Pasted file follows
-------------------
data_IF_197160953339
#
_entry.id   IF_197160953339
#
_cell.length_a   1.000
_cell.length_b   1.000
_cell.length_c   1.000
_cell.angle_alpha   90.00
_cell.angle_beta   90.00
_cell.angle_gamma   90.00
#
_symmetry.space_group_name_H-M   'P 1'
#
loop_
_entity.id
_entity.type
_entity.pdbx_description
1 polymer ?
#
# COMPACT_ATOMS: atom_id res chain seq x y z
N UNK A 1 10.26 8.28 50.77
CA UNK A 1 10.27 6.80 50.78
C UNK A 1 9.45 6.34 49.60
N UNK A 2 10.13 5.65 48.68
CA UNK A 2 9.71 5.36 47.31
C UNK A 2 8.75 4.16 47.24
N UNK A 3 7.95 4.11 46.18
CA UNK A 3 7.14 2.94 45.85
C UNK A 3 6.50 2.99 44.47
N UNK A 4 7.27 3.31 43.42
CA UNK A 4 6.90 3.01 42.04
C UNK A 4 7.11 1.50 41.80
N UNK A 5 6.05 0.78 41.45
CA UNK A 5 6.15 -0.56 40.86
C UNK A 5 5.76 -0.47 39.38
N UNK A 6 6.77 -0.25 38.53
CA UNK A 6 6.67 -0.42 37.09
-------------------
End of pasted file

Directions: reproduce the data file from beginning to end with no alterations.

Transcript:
data_IF_197160953339
#
_entry.id   IF_197160953339
#
_cell.length_a   1.000
_cell.length_b   1.000
_cell.length_c   1.000
_cell.angle_alpha   90.00
_cell.angle_beta   90.00
_cell.angle_gamma   90.00
#
_symmetry.space_group_name_H-M   'P 1'
#
loop_
_entity.id
_entity.type
_entity.pdbx_description
1 polymer ?
#
# COMPACT_ATOMS: atom_id res chain seq x y z
N UNK A 1 10.26 8.28 50.77
CA UNK A 1 10.27 6.80 50.78
C UNK A 1 9.45 6.34 49.60
N UNK A 2 10.13 5.65 48.68
CA UNK A 2 9.71 5.36 47.31
C UNK A 2 8.75 4.16 47.24
N UNK A 3 7.95 4.11 46.18
CA UNK A 3 7.14 2.94 45.85
C UNK A 3 6.50 2.99 44.47
N UNK A 4 7.27 3.31 43.42
CA UNK A 4 6.90 3.01 42.04
C UNK A 4 7.11 1.50 41.80
N UNK A 5 6.05 0.78 41.45
CA UNK A 5 6.15 -0.56 40.86
C UNK A 5 5.76 -0.47 39.38
N UNK A 6 6.77 -0.25 38.53
CA UNK A 6 6.67 -0.42 37.09